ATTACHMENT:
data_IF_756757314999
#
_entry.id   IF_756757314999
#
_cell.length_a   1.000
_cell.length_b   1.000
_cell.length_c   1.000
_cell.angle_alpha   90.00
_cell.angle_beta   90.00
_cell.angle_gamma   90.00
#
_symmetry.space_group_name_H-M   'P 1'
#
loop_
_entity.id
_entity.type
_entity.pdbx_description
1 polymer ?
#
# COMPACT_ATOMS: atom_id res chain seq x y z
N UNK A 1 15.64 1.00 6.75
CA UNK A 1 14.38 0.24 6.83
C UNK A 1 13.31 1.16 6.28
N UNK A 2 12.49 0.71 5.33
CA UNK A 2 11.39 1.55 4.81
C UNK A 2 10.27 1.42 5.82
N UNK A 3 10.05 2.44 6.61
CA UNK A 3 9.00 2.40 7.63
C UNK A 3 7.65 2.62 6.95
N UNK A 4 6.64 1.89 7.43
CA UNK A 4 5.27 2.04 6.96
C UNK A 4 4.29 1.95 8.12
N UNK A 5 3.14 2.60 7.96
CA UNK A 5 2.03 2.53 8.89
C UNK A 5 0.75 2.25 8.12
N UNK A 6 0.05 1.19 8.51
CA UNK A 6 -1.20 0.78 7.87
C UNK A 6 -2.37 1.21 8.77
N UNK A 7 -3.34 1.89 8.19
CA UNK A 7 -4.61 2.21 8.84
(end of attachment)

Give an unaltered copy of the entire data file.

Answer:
data_IF_756757314999
#
_entry.id   IF_756757314999
#
_cell.length_a   1.000
_cell.length_b   1.000
_cell.length_c   1.000
_cell.angle_alpha   90.00
_cell.angle_beta   90.00
_cell.angle_gamma   90.00
#
_symmetry.space_group_name_H-M   'P 1'
#
loop_
_entity.id
_entity.type
_entity.pdbx_description
1 polymer ?
#
# COMPACT_ATOMS: atom_id res chain seq x y z
N UNK A 1 15.64 1.00 6.75
CA UNK A 1 14.38 0.24 6.83
C UNK A 1 13.31 1.16 6.28
N UNK A 2 12.49 0.71 5.33
CA UNK A 2 11.39 1.55 4.81
C UNK A 2 10.27 1.42 5.82
N UNK A 3 10.05 2.44 6.61
CA UNK A 3 9.00 2.40 7.63
C UNK A 3 7.65 2.62 6.95
N UNK A 4 6.64 1.89 7.43
CA UNK A 4 5.27 2.04 6.96
C UNK A 4 4.29 1.95 8.12
N UNK A 5 3.14 2.60 7.96
CA UNK A 5 2.03 2.53 8.89
C UNK A 5 0.75 2.25 8.12
N UNK A 6 0.05 1.19 8.51
CA UNK A 6 -1.20 0.78 7.87
C UNK A 6 -2.37 1.21 8.77
N UNK A 7 -3.34 1.89 8.19
CA UNK A 7 -4.61 2.21 8.84